• REFRESHMENTS – Are you planning any refreshments? Will you have popcorn, how will you serve it? Fizzy juice in plastic champagne glasses? Remember to check for food allergies.
  • RED CARPET – Will you have a red carpet for the event? Think carefully where guests and the film stars will be walking.
  • PHOTOS – Will you have local press to cover the event? Will guests be permitted to take photographs? Have you a poster, scene from the film or characters that guests can have their picture taken with? Do they have permission to share their photographs?
  • VOTE OF THANKS – During the closing speech be sure to thank anyone who has helped during the making of the film (Remember your teacher/ headteacher/ office staff/parents/any donations, etc)
  • ENJOY – This is a celebration of how amazing your film is …so be sure to enjoy it.FEEDBACK & SHARING – Can you collect any feedback and comments about your film? How will you share with others? Will there be a permanent record of the film?

Vox pops

Involve as many of the pupils as possible on screen, create “Vox Pops” between the drama scenes. `

• Reinforce the key message

• Drive the story forward

• Involve more children not in key roles in the film ( good for involving those who don’t want to act)

In a Vox Pop you as ask everyone the same question and get a range of different answers.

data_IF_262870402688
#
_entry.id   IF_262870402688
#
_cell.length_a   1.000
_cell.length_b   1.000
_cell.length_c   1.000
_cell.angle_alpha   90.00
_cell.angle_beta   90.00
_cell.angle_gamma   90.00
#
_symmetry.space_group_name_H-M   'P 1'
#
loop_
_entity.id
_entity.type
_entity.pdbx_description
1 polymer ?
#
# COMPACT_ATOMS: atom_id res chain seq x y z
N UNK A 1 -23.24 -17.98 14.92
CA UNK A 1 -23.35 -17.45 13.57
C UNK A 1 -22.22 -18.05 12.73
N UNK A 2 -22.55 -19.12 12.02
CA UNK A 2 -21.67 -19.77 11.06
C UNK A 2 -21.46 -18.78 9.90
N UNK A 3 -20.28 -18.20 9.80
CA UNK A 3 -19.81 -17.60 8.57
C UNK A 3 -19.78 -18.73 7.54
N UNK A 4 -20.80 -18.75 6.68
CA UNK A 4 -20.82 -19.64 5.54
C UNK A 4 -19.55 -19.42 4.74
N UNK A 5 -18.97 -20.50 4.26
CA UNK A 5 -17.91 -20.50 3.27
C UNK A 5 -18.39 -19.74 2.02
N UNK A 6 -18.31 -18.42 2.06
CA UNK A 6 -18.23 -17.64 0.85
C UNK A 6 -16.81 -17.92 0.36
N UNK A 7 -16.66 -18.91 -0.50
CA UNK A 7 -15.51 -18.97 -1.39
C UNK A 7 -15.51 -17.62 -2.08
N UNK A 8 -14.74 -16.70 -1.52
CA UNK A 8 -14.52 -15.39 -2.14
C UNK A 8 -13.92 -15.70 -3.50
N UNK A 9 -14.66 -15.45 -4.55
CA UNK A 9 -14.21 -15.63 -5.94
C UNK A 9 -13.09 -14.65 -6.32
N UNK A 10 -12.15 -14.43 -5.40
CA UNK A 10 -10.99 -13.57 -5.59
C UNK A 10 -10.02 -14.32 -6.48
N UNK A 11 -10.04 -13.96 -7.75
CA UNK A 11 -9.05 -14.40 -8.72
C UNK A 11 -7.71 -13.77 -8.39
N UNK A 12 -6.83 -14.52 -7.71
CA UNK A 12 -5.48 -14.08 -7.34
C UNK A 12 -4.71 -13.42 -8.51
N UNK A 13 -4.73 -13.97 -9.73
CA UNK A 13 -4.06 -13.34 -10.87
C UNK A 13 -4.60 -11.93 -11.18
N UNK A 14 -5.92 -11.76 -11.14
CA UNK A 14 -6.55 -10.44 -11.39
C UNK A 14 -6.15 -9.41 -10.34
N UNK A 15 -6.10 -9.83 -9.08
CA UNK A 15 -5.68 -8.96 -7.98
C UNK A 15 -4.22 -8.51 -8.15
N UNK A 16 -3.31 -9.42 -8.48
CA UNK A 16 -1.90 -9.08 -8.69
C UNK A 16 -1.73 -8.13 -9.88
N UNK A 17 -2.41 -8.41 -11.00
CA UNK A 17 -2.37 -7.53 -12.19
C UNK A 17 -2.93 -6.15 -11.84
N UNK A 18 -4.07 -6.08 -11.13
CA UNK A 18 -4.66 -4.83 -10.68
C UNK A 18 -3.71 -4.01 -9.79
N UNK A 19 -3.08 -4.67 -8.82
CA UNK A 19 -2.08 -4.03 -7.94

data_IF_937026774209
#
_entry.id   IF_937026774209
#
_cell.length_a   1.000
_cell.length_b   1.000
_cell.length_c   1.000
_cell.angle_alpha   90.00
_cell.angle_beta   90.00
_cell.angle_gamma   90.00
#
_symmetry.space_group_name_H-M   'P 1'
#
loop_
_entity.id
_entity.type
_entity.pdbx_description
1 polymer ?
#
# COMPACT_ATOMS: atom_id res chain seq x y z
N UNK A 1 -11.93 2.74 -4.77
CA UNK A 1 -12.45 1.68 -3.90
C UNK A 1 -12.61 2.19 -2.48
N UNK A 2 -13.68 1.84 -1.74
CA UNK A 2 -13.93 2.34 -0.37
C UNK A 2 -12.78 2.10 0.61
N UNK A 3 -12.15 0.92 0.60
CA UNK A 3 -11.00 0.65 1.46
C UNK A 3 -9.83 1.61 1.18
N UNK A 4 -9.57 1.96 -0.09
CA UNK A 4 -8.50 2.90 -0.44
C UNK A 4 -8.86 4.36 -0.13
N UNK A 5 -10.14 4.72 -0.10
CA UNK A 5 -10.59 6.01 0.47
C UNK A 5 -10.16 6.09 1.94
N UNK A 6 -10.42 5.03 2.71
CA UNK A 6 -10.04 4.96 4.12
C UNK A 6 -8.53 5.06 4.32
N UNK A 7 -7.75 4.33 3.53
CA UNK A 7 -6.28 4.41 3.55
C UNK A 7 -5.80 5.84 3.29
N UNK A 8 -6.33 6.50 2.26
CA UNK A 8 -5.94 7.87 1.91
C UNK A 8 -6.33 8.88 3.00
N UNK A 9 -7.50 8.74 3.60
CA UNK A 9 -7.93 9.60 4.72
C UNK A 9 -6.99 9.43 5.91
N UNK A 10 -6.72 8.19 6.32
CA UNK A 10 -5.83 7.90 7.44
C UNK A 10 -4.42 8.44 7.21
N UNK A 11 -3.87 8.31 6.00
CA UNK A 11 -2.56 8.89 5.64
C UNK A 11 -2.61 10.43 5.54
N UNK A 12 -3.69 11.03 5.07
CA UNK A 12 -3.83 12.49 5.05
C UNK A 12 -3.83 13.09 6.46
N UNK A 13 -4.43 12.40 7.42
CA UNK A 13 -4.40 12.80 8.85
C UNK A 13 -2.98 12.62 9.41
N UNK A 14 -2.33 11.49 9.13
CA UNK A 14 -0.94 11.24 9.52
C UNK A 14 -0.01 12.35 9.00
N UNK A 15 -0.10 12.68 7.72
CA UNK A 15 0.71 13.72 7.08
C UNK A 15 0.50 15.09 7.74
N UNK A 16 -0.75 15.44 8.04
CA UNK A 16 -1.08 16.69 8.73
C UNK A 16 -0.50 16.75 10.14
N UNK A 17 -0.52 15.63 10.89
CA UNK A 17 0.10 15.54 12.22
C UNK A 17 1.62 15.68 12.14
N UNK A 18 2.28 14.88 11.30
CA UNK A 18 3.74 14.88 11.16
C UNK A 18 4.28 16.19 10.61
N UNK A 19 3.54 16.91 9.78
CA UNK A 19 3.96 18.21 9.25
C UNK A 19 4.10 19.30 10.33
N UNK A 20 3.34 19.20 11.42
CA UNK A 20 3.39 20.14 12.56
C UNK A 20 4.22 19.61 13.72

In our drama we used 3 of these which were ‘set up’. This allowed us to give both information about a subject, which was touched on in the drama …but by planting a couple of responses we could give more background information on our character. By using this structure, it meant that we didn’t have to film lots of extra scenes explaining or showing why our character is such a bad boy. We let other children do that quickly.

Background A -The school were expecting a new headteacher – Mrs Noodal. They were getting ready for her arriving and an assembly was planned.

Background B - An Alien (unseen by children) crash landed at the school because it had run out of happiness/ calmness, an emotion which fuels the plane. Its mission is to discover lonely humans and find friends for them. When the Alien arrives at the school, it assumes the appearance of the new head teacher.